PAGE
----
When one party moves out of the marital residence at the onset of a divorce case, there is often a lot of concern about why the other spouse ‘gets’ the house or why they can’t return to the house after they have moved out. Legally, just because one party moves out, does not mean that he or she is giving up any interest in the house. It just means that he may have given up his right to live there on a temporary basis.
If the Court has made a Temporary Order granting one party (ie husband) the temporary use of the house, the other party (wife) may not enter the house without the permission of the residing spouse. In this scenario, if the wife tries to enter the house without the husband’s permission the wife could be held in contempt of court and face monetary penalties and even imprisonment. It’s best to make sure that you have something in writing from your spouse or counsel, if you are entering the marital residence for any reason if your spouse was granted temporary use by the Court.
There are many instances when one party moves out before there is a court order, and then wants to return to the house later. Legally, if there is no court order barring you from returning to the house, you can return. However, you need to carefully decide what the consequences of returning to the house might bring.
For example, if your return to the house results in an argument, your spouse may call the police and you could be charged with disorderly conduct and potentially face being served with a domestic abuse restraining order if your spouse alleges domestic abuse or threats of it.
The court also will consider your actions at a hearing for Temporary Orders or other matters in the case. If you are returning regularly without notice to your spouse, if you are removing furnishings without agreement or if you are causing disturbances at the house, your behavior may be negatively inferred against you in issues involving custody, placement or property division. If you break a window or lock to enter the home, the Court could also hold you responsible for those costs and your spouse may seek a restraining order against you.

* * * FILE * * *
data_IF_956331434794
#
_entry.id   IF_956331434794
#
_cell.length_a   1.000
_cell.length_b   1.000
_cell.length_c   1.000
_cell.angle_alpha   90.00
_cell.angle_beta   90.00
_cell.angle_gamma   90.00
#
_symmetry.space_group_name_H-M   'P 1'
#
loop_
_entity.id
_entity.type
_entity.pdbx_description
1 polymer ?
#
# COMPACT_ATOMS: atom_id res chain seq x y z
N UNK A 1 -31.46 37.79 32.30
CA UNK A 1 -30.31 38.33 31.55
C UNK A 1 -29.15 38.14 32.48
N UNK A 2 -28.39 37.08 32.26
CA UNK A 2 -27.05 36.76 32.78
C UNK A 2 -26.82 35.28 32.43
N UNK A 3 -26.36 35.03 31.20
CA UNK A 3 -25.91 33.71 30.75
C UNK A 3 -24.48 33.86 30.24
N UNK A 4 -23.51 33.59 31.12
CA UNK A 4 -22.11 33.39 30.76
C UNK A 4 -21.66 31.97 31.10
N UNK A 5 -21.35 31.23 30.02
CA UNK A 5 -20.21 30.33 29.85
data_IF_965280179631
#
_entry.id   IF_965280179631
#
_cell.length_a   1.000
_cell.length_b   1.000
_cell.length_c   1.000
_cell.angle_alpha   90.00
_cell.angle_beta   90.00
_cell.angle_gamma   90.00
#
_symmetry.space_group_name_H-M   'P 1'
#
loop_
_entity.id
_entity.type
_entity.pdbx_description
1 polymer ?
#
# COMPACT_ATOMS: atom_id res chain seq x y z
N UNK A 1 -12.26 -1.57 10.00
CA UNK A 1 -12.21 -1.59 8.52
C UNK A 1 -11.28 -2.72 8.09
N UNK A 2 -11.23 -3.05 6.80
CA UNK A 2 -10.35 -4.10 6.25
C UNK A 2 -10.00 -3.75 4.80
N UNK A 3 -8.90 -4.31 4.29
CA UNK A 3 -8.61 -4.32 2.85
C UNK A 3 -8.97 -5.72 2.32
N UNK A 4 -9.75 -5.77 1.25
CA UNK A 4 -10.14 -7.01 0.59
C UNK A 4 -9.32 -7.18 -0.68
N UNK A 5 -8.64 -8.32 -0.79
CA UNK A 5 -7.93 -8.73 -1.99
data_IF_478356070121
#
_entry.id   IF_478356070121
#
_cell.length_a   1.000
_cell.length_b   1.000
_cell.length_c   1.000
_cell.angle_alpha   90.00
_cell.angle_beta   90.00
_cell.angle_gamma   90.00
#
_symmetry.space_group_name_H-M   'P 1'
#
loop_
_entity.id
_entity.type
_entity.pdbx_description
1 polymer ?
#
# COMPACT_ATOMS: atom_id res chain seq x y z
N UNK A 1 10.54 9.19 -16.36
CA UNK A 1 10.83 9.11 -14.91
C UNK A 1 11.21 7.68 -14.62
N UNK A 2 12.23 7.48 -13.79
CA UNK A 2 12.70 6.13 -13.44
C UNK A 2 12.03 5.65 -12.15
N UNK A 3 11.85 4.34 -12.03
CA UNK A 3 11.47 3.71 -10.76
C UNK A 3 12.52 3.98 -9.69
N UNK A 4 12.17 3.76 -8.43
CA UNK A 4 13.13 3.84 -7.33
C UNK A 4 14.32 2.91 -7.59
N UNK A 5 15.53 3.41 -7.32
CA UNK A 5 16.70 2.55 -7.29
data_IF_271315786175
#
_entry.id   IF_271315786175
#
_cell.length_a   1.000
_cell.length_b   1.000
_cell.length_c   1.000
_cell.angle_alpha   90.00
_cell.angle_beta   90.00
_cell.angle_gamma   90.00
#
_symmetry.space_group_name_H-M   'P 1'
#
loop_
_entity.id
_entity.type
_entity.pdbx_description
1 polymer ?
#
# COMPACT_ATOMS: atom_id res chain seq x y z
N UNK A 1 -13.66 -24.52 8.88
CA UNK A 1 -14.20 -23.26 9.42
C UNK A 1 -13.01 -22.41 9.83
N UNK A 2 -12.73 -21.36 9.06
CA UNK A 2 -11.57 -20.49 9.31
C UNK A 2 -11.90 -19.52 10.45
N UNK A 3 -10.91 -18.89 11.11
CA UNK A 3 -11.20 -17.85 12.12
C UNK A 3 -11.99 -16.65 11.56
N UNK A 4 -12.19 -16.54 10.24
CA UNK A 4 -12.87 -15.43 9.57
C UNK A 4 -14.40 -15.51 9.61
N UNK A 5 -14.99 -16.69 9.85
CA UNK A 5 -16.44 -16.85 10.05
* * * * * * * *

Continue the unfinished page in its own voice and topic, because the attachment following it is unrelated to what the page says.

If you have moved out of your house and you want access to the house to retrieve personal property or any other reason, your best bet is to work with your attorney to schedule a date and time for you to enter the home and an agreement as to what you can remove. This will minimize conflict between you and your spouse and avoid police involvement and/or domestic abuse allegations against you in your divorce case.
Do remember though, that the restrictions go both ways. Just as you may not go into the marital property if you are restricted from it, your spouse cannot come to your apartment or new place of residence and demand access either. You both have the right to expect privacy and it is common courtesy to refrain from entering your spouse’s residence without permission, whether you own that property or not. It helps to look at it this way: landlords cannot enter a tenant’s property without notice except in extreme circumstances and, once you move out, you essentially become the equivalent of a landlord to your spouse.